From Rural Africa to Google’s Legal Team

Rosie Lipscomb’s experiences abroad helped prepare her for a career in negotiating high-stakes legal matters for the tech giant

At the age of twenty-two, Rosie Lipscomb went on a soul-stirring journey as a Peace Corps volunteer in Tanzania.

She spent the first six months learning to speak Swahili in Arusha, then she moved to her post in the quaint village of Maswa—twenty kilometers west of the Serengeti—to teach chemistry at an all-girls government boarding school. (She had earned her bachelor’s degree in the subject at Princeton University.)

Lipscomb lived in a house on campus that lacked running water, electricity, and basic sewage facilities. She was not prepared for the tough living conditions, but instead of being discouraged, she embraced the challenges, and they helped turn her into the indomitable negotiator she is today as senior competition counsel at Google.

Rosie Lipscomb, Google Photo by Weinberg-Clark Photography

“To survive in that environment, I learned the local language, got to know my neighbors, and tried to build genuine relationships with those around me,” Lipscomb says. “It really shaped who I am and taught me how to understand different cultures and people who grew up differently. No matter how diverse people’s backgrounds are, there’s always space to find common ground.”

She returned to the US to teach physics in her home town of Laredo, Texas, and then earned her master’s degree in international policy studies at Stanford University, which inspired her to pursue a JD at Columbia University. While at law school, Lipscomb honed her interest in international criminal justice and spent a summer working for the office of the prosecutor at the International Criminal Tribunal for Rwanda (ICTR). The ICTR’s lawyers were in charge of prosecuting the people accused of orchestrating the 1994 genocide in Rwanda that left, by some estimates, as many as one million people dead.

Lipscomb wrote about Rwanda’s truth and reconciliation commission, which was designed to help foster forgiveness between the country’s Hutu and Tutsi people at the local level. “In Rwanda, many of the perpetrators of the genocide were ordinary people,” Lipscomb says. “Imagine your next-door neighbor comes to your door and kills your family. You’re left behind. How do you mend fences with that neighbor, help people forget, and rebuild a peaceful, productive society? This was the focus of much of the commission’s and my work.”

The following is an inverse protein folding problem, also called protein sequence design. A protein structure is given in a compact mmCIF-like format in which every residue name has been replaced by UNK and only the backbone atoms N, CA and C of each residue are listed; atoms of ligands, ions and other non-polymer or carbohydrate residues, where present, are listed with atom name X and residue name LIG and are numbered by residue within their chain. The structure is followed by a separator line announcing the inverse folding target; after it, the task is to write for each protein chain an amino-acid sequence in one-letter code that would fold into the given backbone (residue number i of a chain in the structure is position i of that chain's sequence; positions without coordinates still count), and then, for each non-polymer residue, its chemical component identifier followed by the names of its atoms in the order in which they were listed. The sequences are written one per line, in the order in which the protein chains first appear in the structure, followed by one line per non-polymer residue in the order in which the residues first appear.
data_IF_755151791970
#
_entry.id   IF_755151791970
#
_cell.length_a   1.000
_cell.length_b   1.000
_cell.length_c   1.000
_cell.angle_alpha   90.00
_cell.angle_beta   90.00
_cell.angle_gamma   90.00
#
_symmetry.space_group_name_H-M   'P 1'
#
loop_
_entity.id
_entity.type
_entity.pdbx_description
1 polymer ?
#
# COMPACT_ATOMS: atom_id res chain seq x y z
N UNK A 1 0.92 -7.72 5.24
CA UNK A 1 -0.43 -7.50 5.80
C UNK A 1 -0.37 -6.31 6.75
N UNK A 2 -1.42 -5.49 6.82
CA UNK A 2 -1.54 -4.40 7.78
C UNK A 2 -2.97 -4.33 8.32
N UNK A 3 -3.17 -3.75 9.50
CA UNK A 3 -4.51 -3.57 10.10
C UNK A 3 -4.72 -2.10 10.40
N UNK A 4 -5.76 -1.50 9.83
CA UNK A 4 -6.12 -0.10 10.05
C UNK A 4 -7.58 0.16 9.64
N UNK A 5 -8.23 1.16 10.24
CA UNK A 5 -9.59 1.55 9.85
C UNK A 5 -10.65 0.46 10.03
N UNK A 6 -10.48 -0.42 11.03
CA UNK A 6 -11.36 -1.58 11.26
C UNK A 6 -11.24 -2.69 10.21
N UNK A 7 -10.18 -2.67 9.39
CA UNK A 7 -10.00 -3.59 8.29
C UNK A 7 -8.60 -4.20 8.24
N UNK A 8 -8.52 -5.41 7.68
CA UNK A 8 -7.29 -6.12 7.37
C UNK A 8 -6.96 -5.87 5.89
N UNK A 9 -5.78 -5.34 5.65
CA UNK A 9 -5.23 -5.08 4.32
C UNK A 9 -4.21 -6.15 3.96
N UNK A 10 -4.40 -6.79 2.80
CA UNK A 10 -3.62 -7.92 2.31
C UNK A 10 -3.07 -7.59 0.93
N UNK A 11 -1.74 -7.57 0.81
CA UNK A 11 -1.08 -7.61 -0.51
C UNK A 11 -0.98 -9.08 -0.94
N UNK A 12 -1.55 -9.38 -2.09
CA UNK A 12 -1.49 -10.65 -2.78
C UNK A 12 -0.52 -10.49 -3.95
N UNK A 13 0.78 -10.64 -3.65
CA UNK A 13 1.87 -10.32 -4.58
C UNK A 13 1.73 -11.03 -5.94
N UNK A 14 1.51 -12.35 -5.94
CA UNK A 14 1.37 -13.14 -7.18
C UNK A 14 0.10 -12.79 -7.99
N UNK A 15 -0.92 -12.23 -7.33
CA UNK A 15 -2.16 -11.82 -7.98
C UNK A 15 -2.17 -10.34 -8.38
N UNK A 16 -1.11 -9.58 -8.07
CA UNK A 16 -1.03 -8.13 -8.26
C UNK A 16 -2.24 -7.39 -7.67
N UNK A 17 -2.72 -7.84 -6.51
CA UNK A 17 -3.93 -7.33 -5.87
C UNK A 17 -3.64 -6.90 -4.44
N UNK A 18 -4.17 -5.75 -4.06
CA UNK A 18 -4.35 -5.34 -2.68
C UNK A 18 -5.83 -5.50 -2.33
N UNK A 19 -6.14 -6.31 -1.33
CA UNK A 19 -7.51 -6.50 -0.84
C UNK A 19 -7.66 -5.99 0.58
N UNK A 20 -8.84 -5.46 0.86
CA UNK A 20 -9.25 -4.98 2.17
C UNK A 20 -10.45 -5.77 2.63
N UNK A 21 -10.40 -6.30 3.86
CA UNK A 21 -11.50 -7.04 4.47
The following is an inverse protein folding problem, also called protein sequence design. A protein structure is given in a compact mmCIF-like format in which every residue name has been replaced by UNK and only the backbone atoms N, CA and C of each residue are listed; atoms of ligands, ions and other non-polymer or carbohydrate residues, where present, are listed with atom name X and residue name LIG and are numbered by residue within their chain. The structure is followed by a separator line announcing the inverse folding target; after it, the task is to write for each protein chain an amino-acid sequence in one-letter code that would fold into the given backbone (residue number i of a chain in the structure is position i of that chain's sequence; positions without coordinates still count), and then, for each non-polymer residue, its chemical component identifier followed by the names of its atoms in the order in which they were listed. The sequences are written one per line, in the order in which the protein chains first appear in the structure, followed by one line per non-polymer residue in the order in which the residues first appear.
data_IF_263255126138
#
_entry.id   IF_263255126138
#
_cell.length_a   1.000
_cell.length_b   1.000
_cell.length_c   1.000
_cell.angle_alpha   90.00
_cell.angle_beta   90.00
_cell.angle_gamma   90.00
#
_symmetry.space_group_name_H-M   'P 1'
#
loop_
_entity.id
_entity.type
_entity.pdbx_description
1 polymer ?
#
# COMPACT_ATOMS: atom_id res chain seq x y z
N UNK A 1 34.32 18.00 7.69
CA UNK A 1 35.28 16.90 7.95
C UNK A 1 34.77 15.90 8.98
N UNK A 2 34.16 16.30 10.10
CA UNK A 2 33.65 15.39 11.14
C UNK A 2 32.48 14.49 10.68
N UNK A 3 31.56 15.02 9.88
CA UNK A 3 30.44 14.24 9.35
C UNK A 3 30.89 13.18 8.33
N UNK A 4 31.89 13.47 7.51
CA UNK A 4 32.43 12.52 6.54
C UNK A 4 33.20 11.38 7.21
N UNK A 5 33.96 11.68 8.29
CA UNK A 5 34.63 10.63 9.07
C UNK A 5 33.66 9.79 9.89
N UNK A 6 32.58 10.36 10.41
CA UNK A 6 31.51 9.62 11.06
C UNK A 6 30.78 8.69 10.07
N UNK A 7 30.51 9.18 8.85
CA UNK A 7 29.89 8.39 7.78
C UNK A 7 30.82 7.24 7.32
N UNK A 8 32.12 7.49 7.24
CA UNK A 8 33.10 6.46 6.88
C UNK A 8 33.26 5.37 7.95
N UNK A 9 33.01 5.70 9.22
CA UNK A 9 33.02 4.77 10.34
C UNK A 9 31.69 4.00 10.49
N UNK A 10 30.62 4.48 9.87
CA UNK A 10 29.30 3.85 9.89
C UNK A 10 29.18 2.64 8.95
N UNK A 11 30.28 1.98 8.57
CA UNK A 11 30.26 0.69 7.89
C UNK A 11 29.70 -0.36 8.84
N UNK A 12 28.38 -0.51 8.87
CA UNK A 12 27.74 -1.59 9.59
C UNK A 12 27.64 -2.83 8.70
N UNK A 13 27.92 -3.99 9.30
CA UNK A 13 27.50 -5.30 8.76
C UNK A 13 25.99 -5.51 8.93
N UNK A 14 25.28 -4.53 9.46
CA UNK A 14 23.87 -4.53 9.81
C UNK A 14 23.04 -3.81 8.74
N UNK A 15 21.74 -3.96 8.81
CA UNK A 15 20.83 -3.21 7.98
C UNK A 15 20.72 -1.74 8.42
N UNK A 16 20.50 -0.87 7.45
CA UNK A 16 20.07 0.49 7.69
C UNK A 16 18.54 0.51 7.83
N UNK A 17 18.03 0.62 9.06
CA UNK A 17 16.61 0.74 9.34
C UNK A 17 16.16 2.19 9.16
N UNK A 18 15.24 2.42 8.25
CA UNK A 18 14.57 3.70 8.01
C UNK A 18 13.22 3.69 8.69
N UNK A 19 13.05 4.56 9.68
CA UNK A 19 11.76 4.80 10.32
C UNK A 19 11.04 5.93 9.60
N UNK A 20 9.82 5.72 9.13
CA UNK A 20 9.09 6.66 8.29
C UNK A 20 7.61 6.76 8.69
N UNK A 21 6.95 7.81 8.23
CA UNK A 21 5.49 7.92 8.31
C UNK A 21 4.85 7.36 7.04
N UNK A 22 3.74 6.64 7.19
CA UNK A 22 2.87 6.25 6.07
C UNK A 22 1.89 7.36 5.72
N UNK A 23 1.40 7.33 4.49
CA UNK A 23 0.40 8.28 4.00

These formative experiences led Lipscomb to realize that she wanted her work to make a difference in the world, and this epiphany eventually brought her to Google seven years ago. “I wanted to work for a company that I believed was doing good and had people whose values were similar to mine,” she says. “The people I’ve met here and the experiences I’ve had only confirm that I made the right decision.”

At Google, Lipscomb helps counsel the company on business issues, ensuring that its products and business arrangements comply with competition laws around the world. One of the biggest challenges Lipscomb faces is trying to explain how the company and its products work while also reminding people that it is an organization that is made up of human beings who are trying to do their best in a world where the law and the facts are constantly evolving.

Google tapped Lipscomb as the lead lawyer in a landmark settlement with Microsoft in which the companies agreed to end all ongoing regulatory actions against one another. Her experience helped her navigate the tricky relationship between the two companies. Today, she’s also Google’s lead lawyer regarding compliance with the European Commission’s recent Android decision that required changes to the company’s business model. While Lipscomb strongly disagrees with the commission’s decision, her background has enabled her to collaborate with the commission to understand its concerns and implement a compliant solution.

“A lot of it is about getting people on the other side to come to the table and talk, particularly people who may be skeptical of each other or who question each other’s intentions,” Lipscomb says. “You have to be open to finding a way of resolving the conflict. My work at the ICTR and my experience in the Peace Corps helped me be less skeptical of people and focus on what we have in common.”

Lipscomb also draws from her experiences in Africa to train Google’s future leaders. She takes her role as a manager very seriously, aiming to create an environment where her team feels fulfilled and empowered when they come to work. “Who your manager is and how they treat you has an outsize influence on your happiness and well-being,” Lipscomb says. “At every turn, I try to find opportunities for my direct reports to learn and grow, even if that means finding them opportunities outside of my immediate team.”

Building mutual trust is crucial, according to Lipscomb, who also believes in finding the best in people. She prioritizes her relationship with her team and the dynamic they have created. “It is essential to me that the colleagues that I work with trust that we’ve got a good working relationship,” Lipscomb says. “We try to meet each other halfway. It is really important to me that the team I work with give each other the benefit of the doubt and assume the best in one another.”

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Cleary Gottlieb Steen & Hamilton LLP:

“Rosie Lipscomb is everything a great lawyer should be—smart, dedicated, creative, and a joy to work with. A true team player, she brings passion, energy, and intelligence to everything she does. Cleary Gottlieb is delighted to celebrate her achievements.”

—Nicholas Levy, Partner